U Khin Maung (A retired diplomat)
(A dialogue between a grandson and a grandpa)
Grandson Oh, grand-pa, what are you doing?
Grandpa My dear, I’m reading a book.
Grandson Really? Grandpa, you’re too old to learn. I think. In fact, you’re in your twilight years. Why and what are you learning for? Please don’t bother yourself that much.
Grandpa Well, my kid. I believe, learning is a never-ending process. It is a life-long process. We live to learn and learn to live, so said the scholars.
Grandson Interesting. Please explain what you mean, grandpa.
Grandpa Thanks for your interest, sonny. Great scientists through their research, now claim that “brain is just like a muscle; you use it or you lose it; if you wish to keep your brain sharp, active and alert, go brain-jogging”. And furthermore, those scientists also claim that if you don’t want to suffer from dementia, senility, Alzheimer’s or Parkinson’s disease, when getting old, you must go brain-jogging. It is a must.
Grandson Wonderful. Tell me please, grandpa, what do you mean by brain-jogging?
Grandpa Brain-jogging means you read, read and read, sonny. To explain it to you furthermore, I think, I can’t do any better than to brief you on what I have learnt from the famous scholars’ writings and great scientists’ research. An American writer, Mr. Norman Lewis explained it in his book entitled “Word Power made easy” as follows:
“All normal human beings are born with a powerful urge to learn. But, almost all of them lose this urge, even before they have reached maturity. The adults who lose this urge, who no longer feel that “lack of learning becomes a nuisance, stop learning, and once they stop learning, they stop growing intellectually and they stop changing. And, when and if such a time comes, then the author said, “this is perhaps the most insidious of human tragedies”. But, he added that “fortunately the process is far from irreversible. If you have lost the powerful urge to learn,” you can regain it. And if you can recapture the powerful urge to learn with which you were born,” you can go on learning. “No matter what your age”.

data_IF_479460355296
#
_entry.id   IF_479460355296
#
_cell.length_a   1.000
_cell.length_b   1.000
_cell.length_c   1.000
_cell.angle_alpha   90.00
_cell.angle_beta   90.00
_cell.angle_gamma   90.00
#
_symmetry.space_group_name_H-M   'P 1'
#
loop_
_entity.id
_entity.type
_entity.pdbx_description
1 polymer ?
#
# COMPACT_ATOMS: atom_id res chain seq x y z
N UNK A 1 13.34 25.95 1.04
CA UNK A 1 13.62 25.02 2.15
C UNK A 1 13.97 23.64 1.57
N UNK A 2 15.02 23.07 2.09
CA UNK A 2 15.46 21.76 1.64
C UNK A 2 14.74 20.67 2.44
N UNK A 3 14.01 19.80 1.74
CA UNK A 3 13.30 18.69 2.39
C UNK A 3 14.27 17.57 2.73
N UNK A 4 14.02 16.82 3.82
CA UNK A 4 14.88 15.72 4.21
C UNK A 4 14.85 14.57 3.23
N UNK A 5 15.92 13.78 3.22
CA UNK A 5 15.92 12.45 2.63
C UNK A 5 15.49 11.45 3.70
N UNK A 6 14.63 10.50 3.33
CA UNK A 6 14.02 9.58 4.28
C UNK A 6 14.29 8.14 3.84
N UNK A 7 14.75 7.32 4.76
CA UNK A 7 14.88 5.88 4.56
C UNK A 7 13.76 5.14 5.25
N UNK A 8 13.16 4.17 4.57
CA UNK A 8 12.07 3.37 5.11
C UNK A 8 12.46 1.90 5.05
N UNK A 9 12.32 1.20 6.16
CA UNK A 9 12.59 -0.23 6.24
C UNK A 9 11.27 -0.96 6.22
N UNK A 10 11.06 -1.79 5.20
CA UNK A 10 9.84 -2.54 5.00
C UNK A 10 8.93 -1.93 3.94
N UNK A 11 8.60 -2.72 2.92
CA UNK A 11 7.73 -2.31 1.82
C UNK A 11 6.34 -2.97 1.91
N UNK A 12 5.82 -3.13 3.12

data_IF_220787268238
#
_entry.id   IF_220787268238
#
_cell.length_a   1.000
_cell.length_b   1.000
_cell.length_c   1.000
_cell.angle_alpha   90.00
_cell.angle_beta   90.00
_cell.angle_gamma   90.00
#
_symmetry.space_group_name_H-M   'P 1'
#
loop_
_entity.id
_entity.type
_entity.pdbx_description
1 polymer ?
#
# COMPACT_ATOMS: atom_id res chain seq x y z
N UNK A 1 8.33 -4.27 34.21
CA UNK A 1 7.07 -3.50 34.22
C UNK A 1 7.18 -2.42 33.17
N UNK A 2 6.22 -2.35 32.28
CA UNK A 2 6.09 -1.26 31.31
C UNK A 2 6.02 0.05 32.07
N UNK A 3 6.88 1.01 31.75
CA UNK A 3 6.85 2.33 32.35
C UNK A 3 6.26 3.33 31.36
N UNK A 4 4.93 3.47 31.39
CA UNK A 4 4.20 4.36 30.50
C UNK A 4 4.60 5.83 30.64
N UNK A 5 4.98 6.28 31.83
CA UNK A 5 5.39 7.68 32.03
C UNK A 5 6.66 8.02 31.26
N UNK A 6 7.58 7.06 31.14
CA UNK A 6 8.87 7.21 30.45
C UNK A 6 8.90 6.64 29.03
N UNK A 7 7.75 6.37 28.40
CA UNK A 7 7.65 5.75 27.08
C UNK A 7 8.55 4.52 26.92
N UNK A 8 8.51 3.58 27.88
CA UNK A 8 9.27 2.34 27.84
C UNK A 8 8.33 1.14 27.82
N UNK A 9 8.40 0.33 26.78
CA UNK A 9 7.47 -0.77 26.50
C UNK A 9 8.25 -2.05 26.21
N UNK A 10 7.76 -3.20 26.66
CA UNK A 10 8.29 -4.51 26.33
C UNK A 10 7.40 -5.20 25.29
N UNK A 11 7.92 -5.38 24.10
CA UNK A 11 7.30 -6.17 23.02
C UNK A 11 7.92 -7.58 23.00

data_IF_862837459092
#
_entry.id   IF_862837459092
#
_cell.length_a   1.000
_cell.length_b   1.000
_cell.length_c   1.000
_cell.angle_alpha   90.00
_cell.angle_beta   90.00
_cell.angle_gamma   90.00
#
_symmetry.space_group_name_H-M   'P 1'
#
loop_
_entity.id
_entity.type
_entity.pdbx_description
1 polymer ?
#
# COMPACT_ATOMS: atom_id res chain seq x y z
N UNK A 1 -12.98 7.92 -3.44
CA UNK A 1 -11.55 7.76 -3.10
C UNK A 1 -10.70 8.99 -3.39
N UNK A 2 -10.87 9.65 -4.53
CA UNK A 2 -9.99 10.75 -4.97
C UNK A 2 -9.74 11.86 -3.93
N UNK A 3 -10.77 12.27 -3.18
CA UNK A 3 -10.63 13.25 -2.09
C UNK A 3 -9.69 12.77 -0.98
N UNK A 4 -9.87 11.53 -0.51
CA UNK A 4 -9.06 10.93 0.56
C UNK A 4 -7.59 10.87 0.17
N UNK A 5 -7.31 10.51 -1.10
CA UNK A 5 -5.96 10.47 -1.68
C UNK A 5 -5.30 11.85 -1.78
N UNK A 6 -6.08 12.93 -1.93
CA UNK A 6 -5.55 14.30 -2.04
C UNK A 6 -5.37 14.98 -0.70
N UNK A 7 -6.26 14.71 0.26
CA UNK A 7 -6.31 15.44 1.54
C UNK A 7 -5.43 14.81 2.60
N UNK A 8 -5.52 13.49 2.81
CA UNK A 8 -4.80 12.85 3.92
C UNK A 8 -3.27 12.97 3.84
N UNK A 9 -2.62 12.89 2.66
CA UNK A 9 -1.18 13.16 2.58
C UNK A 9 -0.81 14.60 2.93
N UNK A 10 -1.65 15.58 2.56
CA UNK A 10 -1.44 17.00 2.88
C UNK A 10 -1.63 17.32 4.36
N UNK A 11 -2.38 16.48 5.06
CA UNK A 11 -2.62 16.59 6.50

Grandson Oh, amazing, grandpa. Please go on.
Grandpa Sonny, after all “no educative process is ever the end, it is always the beginning of more education, more learning, more living.” So, in this “knowledge age”, we must be happy and feel honoured to belong to a constant learning society.
Grandson How can I thank you enough, my dear grandpa? Please teach me more.
Grandpa My pleasure? You are a university graduate. It means, I think, you now know how to learn. I’m just sharing my knowledge and experience with you, if I may say. You can’t be “taught” how to speak and write better English, or your own mother tongue better. You have to learn it.
Grandson Thanks a lot, grandpa.
Grandpa Now, you are a university graduate, an educated gentleman and an officer. Well, sonny, your parents have made the best, cost-effective, mutually beneficial investment in you. And mutually beneficial, I mean, to you, to your own parents, and to the society you belong. Simply put “an investment in knowledge pays the best interest”. After all, the purpose of education is to make a man more useful, more useful to himself, and more useful to others. Therefore, my dear, let’s learn and grow as the days go by. Herein, grow, I mean, intellectually. Last, but not the least, I would like to advise you, simply, sincerely and yet strongly to upgrade and update yourself through constant learning. “Your life, live it well,” my dear sonny.
Grandson Oh, grandpa, do you mean to say “to stay brainy, go brain-jogging?
Grandpa Of course, yes.
Word power made easy —Norman Lewis
A book of essential quotations — Edited by Eric Partridge
Oxford Advanced Learner’s Dictionary — ASHORNBY
Reader’s Digest October — 2015
U Khin Maung (A retired diplomat)